Thursday, February 26, 2009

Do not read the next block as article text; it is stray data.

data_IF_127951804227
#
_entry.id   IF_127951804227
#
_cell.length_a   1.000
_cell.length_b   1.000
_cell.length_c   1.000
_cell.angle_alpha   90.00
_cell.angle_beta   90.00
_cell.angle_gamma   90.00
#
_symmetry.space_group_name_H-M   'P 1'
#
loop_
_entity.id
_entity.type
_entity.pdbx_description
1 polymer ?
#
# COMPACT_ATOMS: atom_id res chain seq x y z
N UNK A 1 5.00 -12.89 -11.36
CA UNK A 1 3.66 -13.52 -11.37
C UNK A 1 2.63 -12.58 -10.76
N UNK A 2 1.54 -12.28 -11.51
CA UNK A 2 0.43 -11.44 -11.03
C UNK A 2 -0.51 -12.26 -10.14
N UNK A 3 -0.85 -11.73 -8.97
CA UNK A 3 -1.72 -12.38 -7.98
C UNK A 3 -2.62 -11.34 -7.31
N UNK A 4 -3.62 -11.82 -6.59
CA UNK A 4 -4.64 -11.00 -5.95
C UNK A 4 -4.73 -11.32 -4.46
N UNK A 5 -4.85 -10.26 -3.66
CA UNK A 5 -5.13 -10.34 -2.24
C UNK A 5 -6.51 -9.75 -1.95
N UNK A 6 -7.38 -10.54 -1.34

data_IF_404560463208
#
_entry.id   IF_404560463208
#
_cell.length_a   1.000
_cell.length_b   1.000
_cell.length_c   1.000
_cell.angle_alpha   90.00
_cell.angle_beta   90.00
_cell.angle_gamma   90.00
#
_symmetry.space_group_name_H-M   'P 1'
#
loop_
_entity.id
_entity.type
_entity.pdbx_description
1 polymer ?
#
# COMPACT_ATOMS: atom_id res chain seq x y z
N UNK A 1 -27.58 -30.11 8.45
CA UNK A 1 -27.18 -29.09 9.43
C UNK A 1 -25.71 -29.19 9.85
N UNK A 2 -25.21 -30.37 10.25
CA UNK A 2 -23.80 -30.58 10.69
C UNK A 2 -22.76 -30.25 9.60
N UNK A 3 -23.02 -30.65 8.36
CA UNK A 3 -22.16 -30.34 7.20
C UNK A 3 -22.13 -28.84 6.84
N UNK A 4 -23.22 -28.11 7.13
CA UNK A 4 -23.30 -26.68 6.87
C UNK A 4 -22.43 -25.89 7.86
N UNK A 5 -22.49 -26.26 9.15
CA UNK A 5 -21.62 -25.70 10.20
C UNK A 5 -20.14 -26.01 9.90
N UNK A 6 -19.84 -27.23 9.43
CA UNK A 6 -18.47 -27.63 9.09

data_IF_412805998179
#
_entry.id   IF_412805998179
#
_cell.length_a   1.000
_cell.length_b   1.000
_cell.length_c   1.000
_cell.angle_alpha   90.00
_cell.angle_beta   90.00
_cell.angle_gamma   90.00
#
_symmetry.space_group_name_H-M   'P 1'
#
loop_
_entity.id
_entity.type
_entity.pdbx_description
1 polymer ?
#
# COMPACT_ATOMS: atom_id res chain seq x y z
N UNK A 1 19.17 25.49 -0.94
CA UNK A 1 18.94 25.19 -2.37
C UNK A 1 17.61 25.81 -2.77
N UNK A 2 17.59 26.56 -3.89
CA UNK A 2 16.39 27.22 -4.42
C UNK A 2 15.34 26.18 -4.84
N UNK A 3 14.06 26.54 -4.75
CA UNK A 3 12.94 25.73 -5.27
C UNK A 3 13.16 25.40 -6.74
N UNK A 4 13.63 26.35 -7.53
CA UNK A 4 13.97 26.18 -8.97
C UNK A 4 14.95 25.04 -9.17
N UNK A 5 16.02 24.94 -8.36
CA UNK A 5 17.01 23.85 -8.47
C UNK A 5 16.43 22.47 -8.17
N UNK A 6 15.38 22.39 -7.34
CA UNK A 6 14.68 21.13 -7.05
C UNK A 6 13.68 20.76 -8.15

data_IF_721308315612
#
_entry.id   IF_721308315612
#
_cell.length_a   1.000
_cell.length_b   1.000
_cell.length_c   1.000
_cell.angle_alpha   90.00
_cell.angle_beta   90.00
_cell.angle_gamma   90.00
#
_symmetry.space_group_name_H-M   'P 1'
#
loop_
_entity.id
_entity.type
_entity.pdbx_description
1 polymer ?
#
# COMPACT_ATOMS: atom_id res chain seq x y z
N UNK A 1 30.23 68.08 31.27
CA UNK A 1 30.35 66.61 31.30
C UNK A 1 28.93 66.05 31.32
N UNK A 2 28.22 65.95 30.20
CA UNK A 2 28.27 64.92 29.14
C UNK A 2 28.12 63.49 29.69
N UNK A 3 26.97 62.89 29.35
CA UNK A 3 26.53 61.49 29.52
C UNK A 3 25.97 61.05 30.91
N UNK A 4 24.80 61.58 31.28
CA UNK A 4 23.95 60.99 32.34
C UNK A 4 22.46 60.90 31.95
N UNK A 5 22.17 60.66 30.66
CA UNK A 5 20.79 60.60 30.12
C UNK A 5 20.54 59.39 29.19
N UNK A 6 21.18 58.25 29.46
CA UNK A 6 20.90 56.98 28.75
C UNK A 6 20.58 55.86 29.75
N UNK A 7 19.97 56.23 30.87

Rothman pointed to a nice discussion on how to prevent the extrusion (borrowing the term from Bejtlich) of stolen data in cases like Heartland, where credit card data was sent to Russia over clear text connections. Rothman post references a nice post from Richard Mogull on the subject.Well, I'm an old advocate of analyzing outbound traffic to detect suspect behaviour. Mogull mentions DLP tools and Rothman reminds us about netflow.They are all valid options and they are quite right on their opinions. I just want to add some thoughts on how to deploy those technologies in a way that they can really do the job. By mentioning specific technologies we may reinforce the perception that tools can solve the problem. Again, that's not about the tools. This is about monitoring. You should have something (i.e. a process) in place to monitor your outbound traffic and also an understanding of what should be flowing from and to each part of your network. If we think about Heartland, hey, there was a communication from cardholder data environment (PCI lingo) to a highly suspect network location (sorry Russia), should it really be allowed? If yes, wasn't it something so different from standard flows that would be easily spotted by a anomaly detection system?(by the way, cardholder data is a very good example of a case where honeytokens can be deployed.)Organizations should start thinking more seriously about security monitoring. Today it is basically done with IDSes, Antimalware (AV, etc) and basic event correlation rules (basic = almost stupid), things that will trigger an alert if something bad is spotted. They should also invest on having people looking at uncommon stuff, like unusual destinations, protocols and traffic volumes. You can easily detect (and block) some bad stuff by the old methods, but you need to go forward if you want to detect more dangerous stuff, elaborated and targeted attacks.Good places to start thinking about how to do that: Argus, Netwitness, Arbor, Richard Bejtlich books and blog. Maybe it's time to have some "Network security monitoring analysts" working and producing network security intelligence.